Stand-ups need to man-up

CK Goldiing hates the whiners

At my last gig, where I was the MC, I was universally disliked. During the gig before that – a gong show – a lady at the back of the room shouted; ‘You’re definitely going off!’ 90 seconds into my room-silencing three minutes. Now, does finding these incidents largely arousing make me a pervert?

Okay, of course I don’t actually find lacklustre performances ‘arousing’, but nor do I find them grounds for suicide. The very first time I crashed and burned on stage, was, of course, within spitting distance of my first ever gig. My first few gigs were wonderful experiences, lots of genuine laughter peppered throughout, but by Gig No.5, I actually ran away from the venue the minute I slinked off stage. It was that bad. However, that was back in May 2009, and in the intervening time, I’ve fully come to terms with the fact that you win some, you lose some. I’ve soared, and I’ve bored. Who hasn’t?

So, what’s my point? Well, and I know the following musing won’t make me many friends, but for reasons that will become self-evident, that’s good news.

So, here goes…

How come most stand-up comedians are pussies?

(Please note the use of the word ‘most’. I haven’t met ALL stand-up comedians, so I must limit my distain to 95 per cent of the ones I have met)

I’ve never met such an embarrassing collection of self-pitying, insecure, brittle boned, audience-blaming, fragile, bad review-condemning bellends in my life!!

I’ve lost count of the number of times I’ve had to share a long car journey home with a bitch… and when I say ‘bitch’, I don’t mean Melissa from The Apprentice, I mean a whiny little comedian with the emotional maturity of a steaming nappy. I’m a 30-year old man, and to my knowledge, picking the bones out of a woeful comedy performance will never be as much fun as ranking female politicians in order of ‘humpability’. A short game, I grant you, but you can flesh it out by discussing whether or not you’d shag Ann Widdecombe for ten grand.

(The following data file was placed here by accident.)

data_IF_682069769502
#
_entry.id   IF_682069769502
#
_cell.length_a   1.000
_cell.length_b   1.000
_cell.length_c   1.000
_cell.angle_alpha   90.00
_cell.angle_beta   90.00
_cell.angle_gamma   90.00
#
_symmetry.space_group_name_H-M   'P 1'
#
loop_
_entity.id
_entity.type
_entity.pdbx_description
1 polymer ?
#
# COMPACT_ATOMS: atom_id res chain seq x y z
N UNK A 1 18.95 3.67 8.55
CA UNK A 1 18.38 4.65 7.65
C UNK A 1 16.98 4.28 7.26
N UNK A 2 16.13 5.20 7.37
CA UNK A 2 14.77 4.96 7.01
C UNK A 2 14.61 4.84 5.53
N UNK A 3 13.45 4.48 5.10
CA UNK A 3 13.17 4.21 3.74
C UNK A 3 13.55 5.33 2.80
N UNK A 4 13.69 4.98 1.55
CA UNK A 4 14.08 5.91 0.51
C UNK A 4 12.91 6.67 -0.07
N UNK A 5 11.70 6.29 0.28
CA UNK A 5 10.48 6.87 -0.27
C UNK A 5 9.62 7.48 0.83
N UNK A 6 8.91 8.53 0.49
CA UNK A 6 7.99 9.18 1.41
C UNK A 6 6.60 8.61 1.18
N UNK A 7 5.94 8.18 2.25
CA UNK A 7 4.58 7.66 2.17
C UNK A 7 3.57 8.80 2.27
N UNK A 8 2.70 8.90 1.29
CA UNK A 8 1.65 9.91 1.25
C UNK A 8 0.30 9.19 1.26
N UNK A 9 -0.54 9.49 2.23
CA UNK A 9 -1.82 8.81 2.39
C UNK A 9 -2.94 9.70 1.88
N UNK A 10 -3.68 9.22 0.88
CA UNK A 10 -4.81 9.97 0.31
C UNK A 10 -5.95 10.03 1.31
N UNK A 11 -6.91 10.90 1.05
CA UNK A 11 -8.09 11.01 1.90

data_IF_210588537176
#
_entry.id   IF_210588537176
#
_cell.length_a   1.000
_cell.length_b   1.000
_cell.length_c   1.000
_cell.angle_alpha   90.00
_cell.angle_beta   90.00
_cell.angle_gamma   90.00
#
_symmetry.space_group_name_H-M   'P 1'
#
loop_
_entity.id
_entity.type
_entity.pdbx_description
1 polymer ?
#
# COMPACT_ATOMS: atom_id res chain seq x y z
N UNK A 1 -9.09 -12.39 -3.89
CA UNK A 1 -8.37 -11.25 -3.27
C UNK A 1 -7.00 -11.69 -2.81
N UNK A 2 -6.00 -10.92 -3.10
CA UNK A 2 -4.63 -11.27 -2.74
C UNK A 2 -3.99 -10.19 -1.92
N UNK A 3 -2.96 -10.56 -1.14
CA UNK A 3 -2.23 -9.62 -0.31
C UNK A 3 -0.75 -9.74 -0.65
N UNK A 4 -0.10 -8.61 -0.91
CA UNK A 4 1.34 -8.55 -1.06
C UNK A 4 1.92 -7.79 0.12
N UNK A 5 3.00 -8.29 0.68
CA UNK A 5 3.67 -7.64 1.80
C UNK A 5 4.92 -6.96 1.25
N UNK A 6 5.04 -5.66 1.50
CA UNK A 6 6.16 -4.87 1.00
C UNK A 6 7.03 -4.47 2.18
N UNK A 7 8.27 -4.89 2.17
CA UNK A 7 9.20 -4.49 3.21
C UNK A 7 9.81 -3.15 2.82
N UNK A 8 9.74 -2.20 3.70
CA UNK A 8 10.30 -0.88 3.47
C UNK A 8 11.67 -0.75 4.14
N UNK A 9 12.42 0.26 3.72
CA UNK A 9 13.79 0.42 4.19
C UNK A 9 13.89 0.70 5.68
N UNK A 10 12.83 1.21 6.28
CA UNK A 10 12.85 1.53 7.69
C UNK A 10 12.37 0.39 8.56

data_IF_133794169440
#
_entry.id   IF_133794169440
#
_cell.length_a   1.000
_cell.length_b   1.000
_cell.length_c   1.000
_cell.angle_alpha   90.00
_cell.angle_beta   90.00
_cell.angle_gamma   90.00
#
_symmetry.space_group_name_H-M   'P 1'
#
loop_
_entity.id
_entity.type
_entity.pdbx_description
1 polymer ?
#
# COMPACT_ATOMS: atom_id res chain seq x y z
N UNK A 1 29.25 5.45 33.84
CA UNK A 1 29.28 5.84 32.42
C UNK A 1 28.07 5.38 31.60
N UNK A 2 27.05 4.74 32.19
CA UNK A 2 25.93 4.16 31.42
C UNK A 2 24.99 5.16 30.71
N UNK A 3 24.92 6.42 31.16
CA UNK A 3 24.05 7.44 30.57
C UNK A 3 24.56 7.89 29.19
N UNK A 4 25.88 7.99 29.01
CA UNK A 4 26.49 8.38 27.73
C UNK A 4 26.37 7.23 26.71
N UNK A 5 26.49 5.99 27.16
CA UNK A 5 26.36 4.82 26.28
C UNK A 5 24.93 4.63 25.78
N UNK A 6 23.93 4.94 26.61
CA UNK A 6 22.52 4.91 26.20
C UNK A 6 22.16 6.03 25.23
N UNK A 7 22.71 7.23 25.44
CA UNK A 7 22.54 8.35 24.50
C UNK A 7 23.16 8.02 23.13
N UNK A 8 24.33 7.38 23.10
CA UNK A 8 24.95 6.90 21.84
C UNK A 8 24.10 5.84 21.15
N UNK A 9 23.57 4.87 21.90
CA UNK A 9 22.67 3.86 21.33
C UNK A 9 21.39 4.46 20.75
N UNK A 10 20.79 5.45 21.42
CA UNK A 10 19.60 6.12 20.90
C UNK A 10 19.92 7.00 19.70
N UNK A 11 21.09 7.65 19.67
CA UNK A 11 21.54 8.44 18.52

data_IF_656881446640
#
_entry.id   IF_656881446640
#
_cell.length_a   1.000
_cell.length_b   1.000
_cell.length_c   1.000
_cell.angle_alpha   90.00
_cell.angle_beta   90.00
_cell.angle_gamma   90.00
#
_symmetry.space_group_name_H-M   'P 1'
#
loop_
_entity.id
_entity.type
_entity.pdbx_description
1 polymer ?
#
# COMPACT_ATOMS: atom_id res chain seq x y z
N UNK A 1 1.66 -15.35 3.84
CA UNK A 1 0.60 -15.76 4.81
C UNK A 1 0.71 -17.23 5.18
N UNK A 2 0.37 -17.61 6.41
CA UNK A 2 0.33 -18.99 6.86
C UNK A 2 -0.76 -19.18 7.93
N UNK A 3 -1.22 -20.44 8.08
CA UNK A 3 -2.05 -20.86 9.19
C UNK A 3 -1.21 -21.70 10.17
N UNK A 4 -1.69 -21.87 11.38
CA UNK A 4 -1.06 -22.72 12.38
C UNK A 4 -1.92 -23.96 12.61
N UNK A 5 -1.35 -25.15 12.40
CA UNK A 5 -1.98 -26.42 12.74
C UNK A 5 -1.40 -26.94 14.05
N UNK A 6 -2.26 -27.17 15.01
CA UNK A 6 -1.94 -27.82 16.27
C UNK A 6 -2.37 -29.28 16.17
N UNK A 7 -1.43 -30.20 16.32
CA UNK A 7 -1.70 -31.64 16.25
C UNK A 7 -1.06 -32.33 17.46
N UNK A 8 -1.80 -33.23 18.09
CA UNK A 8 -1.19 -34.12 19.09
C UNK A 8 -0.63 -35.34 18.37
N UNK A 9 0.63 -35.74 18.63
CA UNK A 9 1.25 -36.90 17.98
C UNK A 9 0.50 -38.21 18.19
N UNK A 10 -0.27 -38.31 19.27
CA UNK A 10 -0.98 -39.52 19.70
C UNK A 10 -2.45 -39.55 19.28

OK, twenty grand?

I don’t know how unique the following psychology is, but I enter every single gig I do believing 100 per cent that the audience owe me nothing. If they choose to join me on a journey and they enjoy the ride… wonderful! However, if they find the trip rather bumpy, uncomfortable and ultimately, shit, that’s OK too. I take great pride in having never blamed an audience for keeping their laughter to themselves… why would I? Audiences are human beings with tastes, preferences and likes. If they don’t like me or my material, does that make them cretins? No, it just means they don’t know quality comedy when they see it.

You see. How much of a prick did I just sound like? Well, that’s exactly how you sound every time you bore me with your toe-curling playground whimpers on the drive home.

Twenty-five grand. Final offer.

And then there’s Facebook. How many times have my eyes been violated with a comedian’s teary status updates, announcing: ‘Horrible gig tonight, the audience didn’t laugh once. COCKS!!’ Only for an ill-advised dickhead to offer some trite repos like: ‘Fuck ’em mate, what do they know?’ Well, actually, THEY know that THEY didn’t find your mate funny… and like it or not, THEY wear the trousers in that relationship.

To clarify, a comedian’s disappointment at not tearing the roof off doesn’t irritate me, nor does his/her aspiration to tear off said roof, as a hunger to be the best you can be is, and should be, the base ambition of any self respecting stand-up.

However, I really do draw the line at blubbering, complaining or unsolicited emotional displays when things go badly, Honestly, welcome to stand-up – NOW GROW A PAIR! Yes, ponder what contributed to the less-than-favourable reception you received. Yes, be analytical when deliberating over what kind of comedy the audience favoured that night. Yes, scrutinise your material vis-à-vis that of your comedy peers, but please, and I really am begging you here… DO IT FUCKING QUIETLY!

  • CK Goldiing is a former radio DJ, now performing stand-up and co-producing a British Red Cross benefit at Sheffield United Football Club, on December 19 featuring Dave Spikey and others. Tickets.

Published: 4 Nov 2010

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